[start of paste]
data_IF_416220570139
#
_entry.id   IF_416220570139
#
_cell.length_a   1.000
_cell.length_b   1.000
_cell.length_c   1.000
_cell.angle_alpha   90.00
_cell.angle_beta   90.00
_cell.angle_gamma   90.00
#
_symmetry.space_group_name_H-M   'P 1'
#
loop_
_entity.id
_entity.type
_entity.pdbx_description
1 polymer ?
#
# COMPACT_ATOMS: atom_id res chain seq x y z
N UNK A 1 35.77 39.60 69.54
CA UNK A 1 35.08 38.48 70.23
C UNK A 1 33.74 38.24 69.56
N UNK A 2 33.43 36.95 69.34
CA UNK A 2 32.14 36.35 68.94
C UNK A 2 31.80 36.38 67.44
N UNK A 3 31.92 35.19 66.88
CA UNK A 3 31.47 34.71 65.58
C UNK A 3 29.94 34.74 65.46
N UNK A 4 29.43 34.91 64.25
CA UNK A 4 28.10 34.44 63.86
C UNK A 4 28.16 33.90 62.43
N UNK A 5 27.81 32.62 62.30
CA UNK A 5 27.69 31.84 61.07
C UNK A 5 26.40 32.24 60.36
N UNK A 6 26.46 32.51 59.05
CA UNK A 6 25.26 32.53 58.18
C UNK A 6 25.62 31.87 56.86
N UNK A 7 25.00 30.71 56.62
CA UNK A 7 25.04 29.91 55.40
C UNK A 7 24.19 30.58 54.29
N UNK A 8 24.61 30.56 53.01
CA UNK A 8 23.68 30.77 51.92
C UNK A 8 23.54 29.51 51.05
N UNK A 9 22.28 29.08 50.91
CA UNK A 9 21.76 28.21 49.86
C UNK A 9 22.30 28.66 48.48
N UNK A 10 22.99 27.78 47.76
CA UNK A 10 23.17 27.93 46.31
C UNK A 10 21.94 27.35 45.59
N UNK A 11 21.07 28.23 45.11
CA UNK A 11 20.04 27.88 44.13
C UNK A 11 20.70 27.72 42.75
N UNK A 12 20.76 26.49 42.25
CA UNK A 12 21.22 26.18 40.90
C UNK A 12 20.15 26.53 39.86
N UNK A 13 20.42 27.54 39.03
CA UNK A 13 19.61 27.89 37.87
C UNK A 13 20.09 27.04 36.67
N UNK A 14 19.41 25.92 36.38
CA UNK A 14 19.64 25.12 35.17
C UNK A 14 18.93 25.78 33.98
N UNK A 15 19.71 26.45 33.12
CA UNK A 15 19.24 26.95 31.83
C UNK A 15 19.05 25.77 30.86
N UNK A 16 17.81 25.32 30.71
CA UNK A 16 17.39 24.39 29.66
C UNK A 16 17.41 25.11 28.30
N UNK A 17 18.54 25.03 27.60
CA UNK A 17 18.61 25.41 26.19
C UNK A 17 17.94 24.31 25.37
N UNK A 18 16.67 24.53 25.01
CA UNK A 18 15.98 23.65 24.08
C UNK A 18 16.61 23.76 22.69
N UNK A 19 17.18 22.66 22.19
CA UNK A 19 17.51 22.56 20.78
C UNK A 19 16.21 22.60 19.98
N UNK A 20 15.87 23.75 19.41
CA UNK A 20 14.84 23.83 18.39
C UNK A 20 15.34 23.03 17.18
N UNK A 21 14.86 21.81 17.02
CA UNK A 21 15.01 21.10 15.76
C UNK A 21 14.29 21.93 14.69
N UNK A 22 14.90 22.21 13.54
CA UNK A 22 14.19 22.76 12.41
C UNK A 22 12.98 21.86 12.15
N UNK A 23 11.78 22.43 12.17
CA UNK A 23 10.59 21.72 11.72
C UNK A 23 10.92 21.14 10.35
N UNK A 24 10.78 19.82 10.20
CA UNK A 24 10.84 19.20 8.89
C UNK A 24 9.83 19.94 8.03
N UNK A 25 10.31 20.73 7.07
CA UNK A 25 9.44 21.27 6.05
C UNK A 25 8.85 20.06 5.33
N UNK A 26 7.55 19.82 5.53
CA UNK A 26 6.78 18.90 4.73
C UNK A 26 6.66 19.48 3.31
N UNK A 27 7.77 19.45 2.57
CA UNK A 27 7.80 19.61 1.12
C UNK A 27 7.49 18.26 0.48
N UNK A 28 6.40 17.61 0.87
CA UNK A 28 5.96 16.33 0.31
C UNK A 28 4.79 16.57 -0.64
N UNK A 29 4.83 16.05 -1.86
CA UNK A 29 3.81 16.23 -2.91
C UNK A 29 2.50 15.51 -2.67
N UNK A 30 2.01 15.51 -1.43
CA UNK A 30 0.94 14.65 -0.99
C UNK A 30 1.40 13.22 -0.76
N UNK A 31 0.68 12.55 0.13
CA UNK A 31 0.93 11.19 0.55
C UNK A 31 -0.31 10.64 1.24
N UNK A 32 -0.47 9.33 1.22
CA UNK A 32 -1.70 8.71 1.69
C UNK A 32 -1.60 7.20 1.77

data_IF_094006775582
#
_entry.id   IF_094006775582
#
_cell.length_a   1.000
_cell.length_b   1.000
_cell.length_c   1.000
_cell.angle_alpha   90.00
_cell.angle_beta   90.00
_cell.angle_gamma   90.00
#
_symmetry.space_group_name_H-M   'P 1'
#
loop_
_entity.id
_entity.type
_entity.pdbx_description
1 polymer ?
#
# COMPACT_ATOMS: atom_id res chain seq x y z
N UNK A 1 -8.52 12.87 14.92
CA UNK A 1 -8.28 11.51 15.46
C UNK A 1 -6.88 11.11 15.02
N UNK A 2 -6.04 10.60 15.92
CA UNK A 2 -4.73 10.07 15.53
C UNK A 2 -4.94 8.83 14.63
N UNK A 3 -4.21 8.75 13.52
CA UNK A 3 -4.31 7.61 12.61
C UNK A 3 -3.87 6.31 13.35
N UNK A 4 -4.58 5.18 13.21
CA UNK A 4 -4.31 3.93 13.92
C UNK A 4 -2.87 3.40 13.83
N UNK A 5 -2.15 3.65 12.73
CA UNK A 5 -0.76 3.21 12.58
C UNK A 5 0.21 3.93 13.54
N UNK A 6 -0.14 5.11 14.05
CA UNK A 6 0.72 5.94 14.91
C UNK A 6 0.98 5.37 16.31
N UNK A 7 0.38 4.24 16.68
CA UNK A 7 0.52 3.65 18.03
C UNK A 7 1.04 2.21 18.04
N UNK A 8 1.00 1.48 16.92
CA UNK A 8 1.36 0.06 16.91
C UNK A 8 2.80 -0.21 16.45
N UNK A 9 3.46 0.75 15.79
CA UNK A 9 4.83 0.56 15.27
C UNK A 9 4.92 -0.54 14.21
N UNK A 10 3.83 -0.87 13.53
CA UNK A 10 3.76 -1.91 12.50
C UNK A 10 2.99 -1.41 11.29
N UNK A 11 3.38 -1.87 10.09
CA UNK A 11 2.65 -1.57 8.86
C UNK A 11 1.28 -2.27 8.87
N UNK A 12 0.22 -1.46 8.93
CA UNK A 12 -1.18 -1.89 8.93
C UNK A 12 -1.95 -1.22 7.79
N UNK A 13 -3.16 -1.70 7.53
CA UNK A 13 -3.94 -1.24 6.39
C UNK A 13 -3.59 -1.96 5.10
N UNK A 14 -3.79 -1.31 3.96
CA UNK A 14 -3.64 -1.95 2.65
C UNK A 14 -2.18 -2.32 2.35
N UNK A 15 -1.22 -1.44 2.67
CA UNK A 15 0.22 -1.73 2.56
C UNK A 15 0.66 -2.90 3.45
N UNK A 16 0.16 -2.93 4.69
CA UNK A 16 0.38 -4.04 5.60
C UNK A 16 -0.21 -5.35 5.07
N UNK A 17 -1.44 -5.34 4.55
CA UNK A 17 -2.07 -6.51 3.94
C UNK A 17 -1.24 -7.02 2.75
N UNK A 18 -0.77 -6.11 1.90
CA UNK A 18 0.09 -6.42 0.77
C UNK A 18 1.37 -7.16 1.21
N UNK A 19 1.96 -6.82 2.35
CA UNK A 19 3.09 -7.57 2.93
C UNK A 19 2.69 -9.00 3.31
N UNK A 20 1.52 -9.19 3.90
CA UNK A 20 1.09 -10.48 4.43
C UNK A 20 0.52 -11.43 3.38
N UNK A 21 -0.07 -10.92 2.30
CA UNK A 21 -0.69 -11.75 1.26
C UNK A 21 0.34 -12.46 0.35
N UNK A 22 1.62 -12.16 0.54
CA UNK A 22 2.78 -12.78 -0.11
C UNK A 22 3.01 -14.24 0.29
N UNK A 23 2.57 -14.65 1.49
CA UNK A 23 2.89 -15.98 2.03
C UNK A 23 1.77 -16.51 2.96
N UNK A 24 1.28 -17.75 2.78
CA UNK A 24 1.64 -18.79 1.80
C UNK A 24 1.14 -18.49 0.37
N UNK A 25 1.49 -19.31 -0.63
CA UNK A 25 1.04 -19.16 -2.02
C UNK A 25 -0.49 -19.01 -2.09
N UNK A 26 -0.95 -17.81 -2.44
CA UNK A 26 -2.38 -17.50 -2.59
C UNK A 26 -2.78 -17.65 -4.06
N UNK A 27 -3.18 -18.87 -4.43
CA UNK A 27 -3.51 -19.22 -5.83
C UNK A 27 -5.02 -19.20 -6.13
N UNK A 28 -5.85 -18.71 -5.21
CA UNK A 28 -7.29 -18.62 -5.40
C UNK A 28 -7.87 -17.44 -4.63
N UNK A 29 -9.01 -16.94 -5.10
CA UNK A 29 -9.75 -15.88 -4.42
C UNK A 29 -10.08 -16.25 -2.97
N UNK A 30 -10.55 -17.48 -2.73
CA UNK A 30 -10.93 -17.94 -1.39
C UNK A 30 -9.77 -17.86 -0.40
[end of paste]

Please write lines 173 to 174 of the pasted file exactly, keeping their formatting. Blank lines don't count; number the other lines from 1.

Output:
N UNK A 13 -3.16 -1.70 7.53
CA UNK A 13 -3.94 -1.24 6.39